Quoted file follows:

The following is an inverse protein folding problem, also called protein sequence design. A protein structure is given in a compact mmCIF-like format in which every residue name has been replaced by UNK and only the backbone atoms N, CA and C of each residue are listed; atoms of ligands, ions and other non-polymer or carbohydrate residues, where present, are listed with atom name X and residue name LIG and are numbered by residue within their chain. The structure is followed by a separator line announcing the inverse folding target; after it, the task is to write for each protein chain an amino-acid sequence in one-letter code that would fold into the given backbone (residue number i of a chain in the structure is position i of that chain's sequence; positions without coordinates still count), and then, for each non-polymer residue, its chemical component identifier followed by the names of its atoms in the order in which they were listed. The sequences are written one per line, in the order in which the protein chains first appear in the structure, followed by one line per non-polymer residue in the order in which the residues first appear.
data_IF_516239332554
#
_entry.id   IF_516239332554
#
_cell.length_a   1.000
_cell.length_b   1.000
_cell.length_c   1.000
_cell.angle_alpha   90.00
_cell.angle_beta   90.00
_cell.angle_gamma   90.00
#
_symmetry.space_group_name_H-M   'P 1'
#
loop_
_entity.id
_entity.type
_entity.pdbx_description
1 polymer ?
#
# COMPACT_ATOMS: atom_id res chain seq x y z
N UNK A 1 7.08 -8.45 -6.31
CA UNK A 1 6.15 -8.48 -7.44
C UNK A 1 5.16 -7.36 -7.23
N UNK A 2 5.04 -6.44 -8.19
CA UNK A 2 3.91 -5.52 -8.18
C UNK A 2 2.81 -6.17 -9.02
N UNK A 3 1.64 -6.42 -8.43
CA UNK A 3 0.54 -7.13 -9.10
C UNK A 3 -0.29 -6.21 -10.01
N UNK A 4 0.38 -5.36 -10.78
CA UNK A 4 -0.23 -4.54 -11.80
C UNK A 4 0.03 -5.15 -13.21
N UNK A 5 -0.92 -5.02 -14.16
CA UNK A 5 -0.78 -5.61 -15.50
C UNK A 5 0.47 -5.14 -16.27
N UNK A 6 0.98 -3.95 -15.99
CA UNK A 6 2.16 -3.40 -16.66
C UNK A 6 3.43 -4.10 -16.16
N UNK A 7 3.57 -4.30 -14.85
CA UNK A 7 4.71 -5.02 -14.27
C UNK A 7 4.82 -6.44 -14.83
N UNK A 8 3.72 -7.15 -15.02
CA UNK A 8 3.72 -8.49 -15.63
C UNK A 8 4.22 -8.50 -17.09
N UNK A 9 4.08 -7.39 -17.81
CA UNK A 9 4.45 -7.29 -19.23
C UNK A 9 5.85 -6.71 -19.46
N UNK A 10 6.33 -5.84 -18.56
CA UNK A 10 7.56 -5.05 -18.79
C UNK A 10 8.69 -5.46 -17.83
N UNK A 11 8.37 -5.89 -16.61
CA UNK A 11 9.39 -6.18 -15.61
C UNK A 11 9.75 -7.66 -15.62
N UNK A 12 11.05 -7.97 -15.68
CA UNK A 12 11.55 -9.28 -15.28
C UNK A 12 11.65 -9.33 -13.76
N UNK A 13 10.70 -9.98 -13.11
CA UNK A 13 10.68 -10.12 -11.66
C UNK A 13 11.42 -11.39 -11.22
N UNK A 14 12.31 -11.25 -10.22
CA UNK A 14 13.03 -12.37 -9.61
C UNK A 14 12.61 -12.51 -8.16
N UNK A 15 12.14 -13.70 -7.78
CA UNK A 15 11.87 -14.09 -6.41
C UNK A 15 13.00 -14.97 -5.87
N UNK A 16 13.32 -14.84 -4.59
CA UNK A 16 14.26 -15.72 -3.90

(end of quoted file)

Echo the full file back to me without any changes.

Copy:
The following is an inverse protein folding problem, also called protein sequence design. A protein structure is given in a compact mmCIF-like format in which every residue name has been replaced by UNK and only the backbone atoms N, CA and C of each residue are listed; atoms of ligands, ions and other non-polymer or carbohydrate residues, where present, are listed with atom name X and residue name LIG and are numbered by residue within their chain. The structure is followed by a separator line announcing the inverse folding target; after it, the task is to write for each protein chain an amino-acid sequence in one-letter code that would fold into the given backbone (residue number i of a chain in the structure is position i of that chain's sequence; positions without coordinates still count), and then, for each non-polymer residue, its chemical component identifier followed by the names of its atoms in the order in which they were listed. The sequences are written one per line, in the order in which the protein chains first appear in the structure, followed by one line per non-polymer residue in the order in which the residues first appear.
data_IF_516239332554
#
_entry.id   IF_516239332554
#
_cell.length_a   1.000
_cell.length_b   1.000
_cell.length_c   1.000
_cell.angle_alpha   90.00
_cell.angle_beta   90.00
_cell.angle_gamma   90.00
#
_symmetry.space_group_name_H-M   'P 1'
#
loop_
_entity.id
_entity.type
_entity.pdbx_description
1 polymer ?
#
# COMPACT_ATOMS: atom_id res chain seq x y z
N UNK A 1 7.08 -8.45 -6.31
CA UNK A 1 6.15 -8.48 -7.44
C UNK A 1 5.16 -7.36 -7.23
N UNK A 2 5.04 -6.44 -8.19
CA UNK A 2 3.91 -5.52 -8.18
C UNK A 2 2.81 -6.17 -9.02
N UNK A 3 1.64 -6.42 -8.43
CA UNK A 3 0.54 -7.13 -9.10
C UNK A 3 -0.29 -6.21 -10.01
N UNK A 4 0.38 -5.36 -10.78
CA UNK A 4 -0.23 -4.54 -11.80
C UNK A 4 0.03 -5.15 -13.21
N UNK A 5 -0.92 -5.02 -14.16
CA UNK A 5 -0.78 -5.61 -15.50
C UNK A 5 0.47 -5.14 -16.27
N UNK A 6 0.98 -3.95 -15.99
CA UNK A 6 2.16 -3.40 -16.66
C UNK A 6 3.43 -4.10 -16.16
N UNK A 7 3.57 -4.30 -14.85
CA UNK A 7 4.71 -5.02 -14.27
C UNK A 7 4.82 -6.44 -14.83
N UNK A 8 3.72 -7.15 -15.02
CA UNK A 8 3.72 -8.49 -15.63
C UNK A 8 4.22 -8.50 -17.09
N UNK A 9 4.08 -7.39 -17.81
CA UNK A 9 4.45 -7.29 -19.23
C UNK A 9 5.85 -6.71 -19.46
N UNK A 10 6.33 -5.84 -18.56
CA UNK A 10 7.56 -5.05 -18.79
C UNK A 10 8.69 -5.46 -17.83
N UNK A 11 8.37 -5.89 -16.61
CA UNK A 11 9.39 -6.18 -15.61
C UNK A 11 9.75 -7.66 -15.62
N UNK A 12 11.05 -7.97 -15.68
CA UNK A 12 11.55 -9.28 -15.28
C UNK A 12 11.65 -9.33 -13.76
N UNK A 13 10.70 -9.98 -13.11
CA UNK A 13 10.68 -10.12 -11.66
C UNK A 13 11.42 -11.39 -11.22
N UNK A 14 12.31 -11.25 -10.22
CA UNK A 14 13.03 -12.37 -9.61
C UNK A 14 12.61 -12.51 -8.16
N UNK A 15 12.14 -13.70 -7.78
CA UNK A 15 11.87 -14.09 -6.41
C UNK A 15 13.00 -14.97 -5.87
N UNK A 16 13.32 -14.84 -4.59
CA UNK A 16 14.26 -15.72 -3.90